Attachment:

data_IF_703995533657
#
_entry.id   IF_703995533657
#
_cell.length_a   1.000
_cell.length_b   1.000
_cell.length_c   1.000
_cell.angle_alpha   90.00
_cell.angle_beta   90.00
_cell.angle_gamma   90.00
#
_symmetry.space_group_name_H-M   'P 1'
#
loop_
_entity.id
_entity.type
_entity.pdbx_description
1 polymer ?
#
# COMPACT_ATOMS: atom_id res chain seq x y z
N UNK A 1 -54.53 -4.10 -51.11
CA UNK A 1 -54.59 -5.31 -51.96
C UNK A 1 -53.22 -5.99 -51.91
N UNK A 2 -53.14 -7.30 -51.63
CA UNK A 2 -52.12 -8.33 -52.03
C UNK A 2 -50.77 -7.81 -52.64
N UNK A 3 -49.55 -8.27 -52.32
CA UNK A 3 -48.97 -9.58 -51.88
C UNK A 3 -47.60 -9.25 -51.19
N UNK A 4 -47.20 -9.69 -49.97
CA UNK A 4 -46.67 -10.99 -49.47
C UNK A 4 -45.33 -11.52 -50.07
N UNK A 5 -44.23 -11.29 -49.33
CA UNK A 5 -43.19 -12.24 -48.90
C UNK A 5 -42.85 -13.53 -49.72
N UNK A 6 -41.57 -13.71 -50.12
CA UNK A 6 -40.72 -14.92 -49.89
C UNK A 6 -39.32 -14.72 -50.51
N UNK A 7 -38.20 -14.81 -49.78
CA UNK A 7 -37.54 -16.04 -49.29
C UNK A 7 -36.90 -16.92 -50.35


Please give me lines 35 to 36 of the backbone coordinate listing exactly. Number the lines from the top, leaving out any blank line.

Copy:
C UNK A 5 -42.85 -13.53 -49.72
N UNK A 6 -41.57 -13.71 -50.12